Antenatal Risk Factors in Multiple Gestations:

The antenatal risks clearly increase enormously with triplets, quadruplets, and so on. The common problems faced are;

  • Miscarriages: inevitable abortion is at least twice as common in multiple pregnancies as in singleton pregnancy, and a continuing pregnancy with resorption of one or more of the embryos may be even more common.
  • Congenital Malformations: anomalies are approximately twice as common in twin infants as in singleton infants and four times as common in triplets, it is reported the major malformations was 2.12% and minor malformations 4.13%. monozygotic twins have twice the incidence of fetal malformation compared with dizygotic twins. Conjoined twins are a rare complication of monozygotic twinning.
  • Hyperemesis Gravidarum: excess nausea and vomiting is common with multiple pregnancy, may be associated with the increased hormonal levels. The treatment is the same as for singleton pregnancy.
  • Anemia: maternal blood volume in twin pregnancy is approximately 500 ml greater than in singleton pregnancy and of course the fetal demands are proportionately greater. Thus, iron and folate deficiency anemias are more common. Iron supplementation of 60 to 80 mg and folic acid supplementation of 1 mg per day are recommended in multiple pregnancies, and along with high-protein diet.
  • Pregnancy Induced Hypertension: in multiple pregnancies it is more common and more severe. Most studies suggest it is three times more as compared to singleton.
  • Polyhydramnios: acute polyhydramnios does occur, particularly with monoamniotic twins. It has been reported as occurring in 5 to 8% of multiple pregnancies, and before 28 weeks the incidence has been reported as 1.7% of all twin pregnancies.
  • Preterm Delivery: the incidence of preterm delivery (before 37 weeks) in twin gestations approaches 50%. This incidence is 12 times higher than seen in singleton pregnancy and average length of gestation decreases inversely with the number fetuses present. Management of preterm labor is quite similar to that of singleton pregnancy.
  • Intrauterine Growth Restriction: two-thirds of twin infants show clinical and objective sign of intrauterine growth restriction. Approximately 70% of the infants born of multiple gestations are significantly growth restricted.
  • Twin-to-Twin Transfusion: approximately 15% of monochorionic twin pregnancies show clinical evidence twin transfusion syndrome. In these cases perinatal mortality is very high in both twins.
  • Hemorrhage: there is slight increase in antepartum hemorrhage and incidence of placenta previa; accidental hemorrhage and vasa previa is higher.
  • Neurological Damage: cerebral palsy, microcephaly, porencephaly, and multiple encephalomalacia occur more frequently in multiple pregnancies than singleton pregnancies and more frequently when delivery is preterm. Monochorionic infants have a significantly higher incidence of antenatal necrosis of the cerebral white matter than dichorionic infants or singleton.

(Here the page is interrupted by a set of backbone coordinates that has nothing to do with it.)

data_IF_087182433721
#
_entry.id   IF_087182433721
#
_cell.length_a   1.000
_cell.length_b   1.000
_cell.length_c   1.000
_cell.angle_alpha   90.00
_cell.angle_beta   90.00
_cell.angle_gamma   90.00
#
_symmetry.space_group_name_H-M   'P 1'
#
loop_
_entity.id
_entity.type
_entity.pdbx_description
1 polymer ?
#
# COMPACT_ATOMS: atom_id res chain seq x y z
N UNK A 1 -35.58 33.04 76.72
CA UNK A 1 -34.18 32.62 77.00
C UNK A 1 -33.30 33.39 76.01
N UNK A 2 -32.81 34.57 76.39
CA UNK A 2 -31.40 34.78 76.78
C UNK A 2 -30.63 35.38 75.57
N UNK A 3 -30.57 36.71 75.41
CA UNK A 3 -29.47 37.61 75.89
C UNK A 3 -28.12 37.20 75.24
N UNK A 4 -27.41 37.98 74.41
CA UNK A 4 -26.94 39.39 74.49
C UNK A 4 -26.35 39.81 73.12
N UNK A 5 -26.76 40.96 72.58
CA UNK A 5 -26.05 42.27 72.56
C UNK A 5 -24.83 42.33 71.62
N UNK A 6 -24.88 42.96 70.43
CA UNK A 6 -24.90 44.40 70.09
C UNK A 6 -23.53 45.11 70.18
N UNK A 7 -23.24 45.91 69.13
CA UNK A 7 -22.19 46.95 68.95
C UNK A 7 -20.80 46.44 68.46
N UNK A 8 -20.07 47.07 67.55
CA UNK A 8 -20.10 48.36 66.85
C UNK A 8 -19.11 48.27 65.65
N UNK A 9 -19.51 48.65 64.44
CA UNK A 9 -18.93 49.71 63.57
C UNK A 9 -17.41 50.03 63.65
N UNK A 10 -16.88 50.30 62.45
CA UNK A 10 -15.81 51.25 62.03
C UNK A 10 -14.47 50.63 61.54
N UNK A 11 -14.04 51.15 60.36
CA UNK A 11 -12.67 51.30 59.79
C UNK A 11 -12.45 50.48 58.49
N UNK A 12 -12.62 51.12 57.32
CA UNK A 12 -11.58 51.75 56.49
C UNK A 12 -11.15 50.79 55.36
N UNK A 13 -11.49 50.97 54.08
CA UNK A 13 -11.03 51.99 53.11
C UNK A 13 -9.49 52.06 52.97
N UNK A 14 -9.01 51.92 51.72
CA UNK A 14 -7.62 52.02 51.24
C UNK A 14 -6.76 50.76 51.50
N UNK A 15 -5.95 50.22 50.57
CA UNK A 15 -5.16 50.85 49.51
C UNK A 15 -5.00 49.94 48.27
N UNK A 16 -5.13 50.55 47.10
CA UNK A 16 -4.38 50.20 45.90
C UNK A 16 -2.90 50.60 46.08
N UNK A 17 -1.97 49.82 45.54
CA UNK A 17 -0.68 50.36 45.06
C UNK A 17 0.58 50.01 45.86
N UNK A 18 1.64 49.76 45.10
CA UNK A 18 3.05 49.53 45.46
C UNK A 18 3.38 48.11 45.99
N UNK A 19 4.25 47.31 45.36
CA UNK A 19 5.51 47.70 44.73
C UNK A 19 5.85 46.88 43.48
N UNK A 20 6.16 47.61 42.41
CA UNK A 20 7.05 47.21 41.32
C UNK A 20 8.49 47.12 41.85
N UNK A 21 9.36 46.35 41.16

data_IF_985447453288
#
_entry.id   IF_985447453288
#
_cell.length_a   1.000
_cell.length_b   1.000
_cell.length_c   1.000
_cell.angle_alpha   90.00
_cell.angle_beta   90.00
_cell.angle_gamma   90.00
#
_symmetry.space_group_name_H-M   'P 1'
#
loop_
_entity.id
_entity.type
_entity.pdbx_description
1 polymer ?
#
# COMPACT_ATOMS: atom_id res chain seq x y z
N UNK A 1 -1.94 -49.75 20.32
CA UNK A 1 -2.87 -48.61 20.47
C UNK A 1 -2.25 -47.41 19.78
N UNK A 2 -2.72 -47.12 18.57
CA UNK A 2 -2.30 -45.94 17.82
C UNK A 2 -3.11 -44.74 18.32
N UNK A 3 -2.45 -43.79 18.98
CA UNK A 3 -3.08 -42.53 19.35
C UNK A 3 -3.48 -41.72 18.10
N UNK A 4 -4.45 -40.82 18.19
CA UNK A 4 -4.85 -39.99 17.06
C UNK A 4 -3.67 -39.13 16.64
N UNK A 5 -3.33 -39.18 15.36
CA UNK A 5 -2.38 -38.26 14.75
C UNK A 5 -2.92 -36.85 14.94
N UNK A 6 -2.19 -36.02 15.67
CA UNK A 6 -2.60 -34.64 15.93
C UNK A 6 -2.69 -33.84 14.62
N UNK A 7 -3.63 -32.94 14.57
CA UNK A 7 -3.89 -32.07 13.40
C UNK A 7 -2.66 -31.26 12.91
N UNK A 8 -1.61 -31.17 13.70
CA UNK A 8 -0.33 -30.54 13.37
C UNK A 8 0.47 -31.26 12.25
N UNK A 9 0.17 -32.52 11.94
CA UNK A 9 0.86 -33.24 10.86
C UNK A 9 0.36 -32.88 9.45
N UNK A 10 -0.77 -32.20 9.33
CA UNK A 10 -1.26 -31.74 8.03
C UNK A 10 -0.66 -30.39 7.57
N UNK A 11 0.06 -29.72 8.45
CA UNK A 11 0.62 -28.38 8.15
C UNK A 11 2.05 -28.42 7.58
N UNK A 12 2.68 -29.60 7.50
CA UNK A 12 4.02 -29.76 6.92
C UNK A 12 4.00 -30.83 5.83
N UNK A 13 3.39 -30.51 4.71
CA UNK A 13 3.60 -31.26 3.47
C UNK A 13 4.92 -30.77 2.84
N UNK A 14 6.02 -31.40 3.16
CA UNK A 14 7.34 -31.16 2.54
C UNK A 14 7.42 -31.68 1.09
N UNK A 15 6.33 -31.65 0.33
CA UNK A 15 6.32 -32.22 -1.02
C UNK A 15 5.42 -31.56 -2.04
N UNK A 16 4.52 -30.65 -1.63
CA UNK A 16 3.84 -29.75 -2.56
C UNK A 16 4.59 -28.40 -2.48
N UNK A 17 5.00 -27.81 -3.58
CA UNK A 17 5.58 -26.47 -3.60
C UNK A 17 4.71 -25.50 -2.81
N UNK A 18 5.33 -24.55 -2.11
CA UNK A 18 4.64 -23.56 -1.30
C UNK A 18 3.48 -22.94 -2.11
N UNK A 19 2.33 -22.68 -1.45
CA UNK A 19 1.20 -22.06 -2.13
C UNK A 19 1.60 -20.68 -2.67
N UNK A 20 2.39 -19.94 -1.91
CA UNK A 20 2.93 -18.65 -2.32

Antepartum Management:

  1. Nutritional Considerations: it is recommended that maternal dietary intake in a multiple gestation be increased daily by approximately 300 kcal above that for a singleton pregnancy. Although optimal weight gain for women with multiple gestations has not been determined, it has been suggested that women with twins gain 35-45 pounds.
  2. Ultrasonography: it is useful in both prenatal diagnosis and antepartum surveillance. With its use, less than 10% of twin gestations are undiagnosed before labor and delivery. A detailed ultrasound evaluation of a multiple gestation should be performed during the second trimester. Determination of chorionicity is most accurate in the first trimester; as the pregnancy progresses, it becomes less accurate. Until the third trimester, twins follow the same growth curves that apply to singleton pregnancies. Evaluation of serial fetal growth should include estimated fetal weight of each fetus and appropriate and concordant interval growth.
  3. Routine Cervical Evaluation: either by clinical or ultrasonographic assessment has been investigated as an approach to predict preterm birth in the multiple gestations. Weekly digital cervical examination for clinical assessment of the cervix has not been associated with adverse maternal and fetal outcome. Vaginal Ultrasonography has been used to measure cervical length, width and funneling and to examine the relationship of these measurements to the risk of preterm birth.
  4. Bed Rest: the role and value of bed rest at home or in the hospital in the prevention of preterm delivery of a multiple gestation remains controversial. Antepartum hospitalization may be necessary in the multiple gestations for managing complications such as preterm labor, toxemia of pregnancy and abnormal fetal growth.
  5. Antepartum Surveillance: the routine use and benefit of antepartum fetal surveillance in the uncomplicated multifetal gestation has not been shown to be of benefit. When intrauterine growth restriction, abnormal fluid volumes, growth discordance, pregnancy-induced hypertension, fetal anomalies, monoamnionicity, or other pregnancy complications occur, fetal surveillance non-stress test and bio-physical profile is indicated. The use of home uterine activity monitor has been advocated by some to prevent or manage preterm labor in singleton or multiple gestations.